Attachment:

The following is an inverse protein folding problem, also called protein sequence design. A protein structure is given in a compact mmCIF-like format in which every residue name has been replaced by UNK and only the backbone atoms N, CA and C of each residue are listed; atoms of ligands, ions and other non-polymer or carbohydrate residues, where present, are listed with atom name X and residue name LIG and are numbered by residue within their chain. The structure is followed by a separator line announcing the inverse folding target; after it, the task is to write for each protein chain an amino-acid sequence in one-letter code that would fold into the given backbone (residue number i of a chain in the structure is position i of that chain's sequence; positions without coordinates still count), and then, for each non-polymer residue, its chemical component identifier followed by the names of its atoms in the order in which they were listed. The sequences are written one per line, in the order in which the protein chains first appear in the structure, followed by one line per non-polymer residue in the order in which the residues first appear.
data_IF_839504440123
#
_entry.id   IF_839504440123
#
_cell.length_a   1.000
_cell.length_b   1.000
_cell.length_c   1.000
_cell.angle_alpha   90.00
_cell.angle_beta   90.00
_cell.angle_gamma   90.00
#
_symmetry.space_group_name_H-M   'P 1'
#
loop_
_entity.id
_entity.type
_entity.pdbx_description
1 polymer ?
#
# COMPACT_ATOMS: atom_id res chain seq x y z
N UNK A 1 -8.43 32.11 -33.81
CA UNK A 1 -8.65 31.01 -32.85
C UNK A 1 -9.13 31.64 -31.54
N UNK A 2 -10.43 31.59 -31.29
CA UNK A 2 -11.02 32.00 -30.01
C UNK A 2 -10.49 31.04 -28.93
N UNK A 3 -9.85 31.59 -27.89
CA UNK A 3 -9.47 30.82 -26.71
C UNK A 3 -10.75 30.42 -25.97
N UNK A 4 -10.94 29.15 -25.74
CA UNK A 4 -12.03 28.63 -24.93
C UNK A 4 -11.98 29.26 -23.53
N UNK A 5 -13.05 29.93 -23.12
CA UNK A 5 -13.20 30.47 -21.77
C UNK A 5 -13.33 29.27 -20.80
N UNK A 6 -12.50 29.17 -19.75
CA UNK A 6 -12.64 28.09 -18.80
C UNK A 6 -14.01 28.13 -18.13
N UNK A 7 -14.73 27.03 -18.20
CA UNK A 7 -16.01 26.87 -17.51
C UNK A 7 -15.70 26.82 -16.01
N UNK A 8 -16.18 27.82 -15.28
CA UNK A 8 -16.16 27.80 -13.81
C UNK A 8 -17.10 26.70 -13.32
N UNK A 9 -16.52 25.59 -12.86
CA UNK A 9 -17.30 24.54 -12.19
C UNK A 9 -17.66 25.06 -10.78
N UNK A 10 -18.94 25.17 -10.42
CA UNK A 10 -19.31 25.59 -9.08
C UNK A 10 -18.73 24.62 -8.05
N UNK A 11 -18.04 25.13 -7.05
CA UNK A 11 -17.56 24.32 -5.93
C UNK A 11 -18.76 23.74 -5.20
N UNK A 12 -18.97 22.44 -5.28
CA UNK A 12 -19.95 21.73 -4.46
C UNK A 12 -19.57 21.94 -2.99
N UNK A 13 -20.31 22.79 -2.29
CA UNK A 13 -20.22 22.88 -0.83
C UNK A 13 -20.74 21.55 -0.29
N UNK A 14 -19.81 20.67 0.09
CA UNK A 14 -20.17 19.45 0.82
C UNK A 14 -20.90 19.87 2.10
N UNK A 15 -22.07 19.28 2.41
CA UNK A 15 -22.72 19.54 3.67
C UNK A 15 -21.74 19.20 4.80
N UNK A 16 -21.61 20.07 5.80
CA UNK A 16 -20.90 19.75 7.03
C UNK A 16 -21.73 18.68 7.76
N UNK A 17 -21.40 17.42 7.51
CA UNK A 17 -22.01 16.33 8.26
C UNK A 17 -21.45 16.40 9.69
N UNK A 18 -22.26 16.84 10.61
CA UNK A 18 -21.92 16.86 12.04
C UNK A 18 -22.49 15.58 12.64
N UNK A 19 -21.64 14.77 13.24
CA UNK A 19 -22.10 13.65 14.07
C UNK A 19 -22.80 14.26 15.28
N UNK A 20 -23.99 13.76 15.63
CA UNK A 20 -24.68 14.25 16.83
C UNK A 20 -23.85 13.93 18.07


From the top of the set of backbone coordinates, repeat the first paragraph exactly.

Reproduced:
The following is an inverse protein folding problem, also called protein sequence design. A protein structure is given in a compact mmCIF-like format in which every residue name has been replaced by UNK and only the backbone atoms N, CA and C of each residue are listed; atoms of ligands, ions and other non-polymer or carbohydrate residues, where present, are listed with atom name X and residue name LIG and are numbered by residue within their chain. The structure is followed by a separator line announcing the inverse folding target; after it, the task is to write for each protein chain an amino-acid sequence in one-letter code that would fold into the given backbone (residue number i of a chain in the structure is position i of that chain's sequence; positions without coordinates still count), and then, for each non-polymer residue, its chemical component identifier followed by the names of its atoms in the order in which they were listed. The sequences are written one per line, in the order in which the protein chains first appear in the structure, followed by one line per non-polymer residue in the order in which the residues first appear.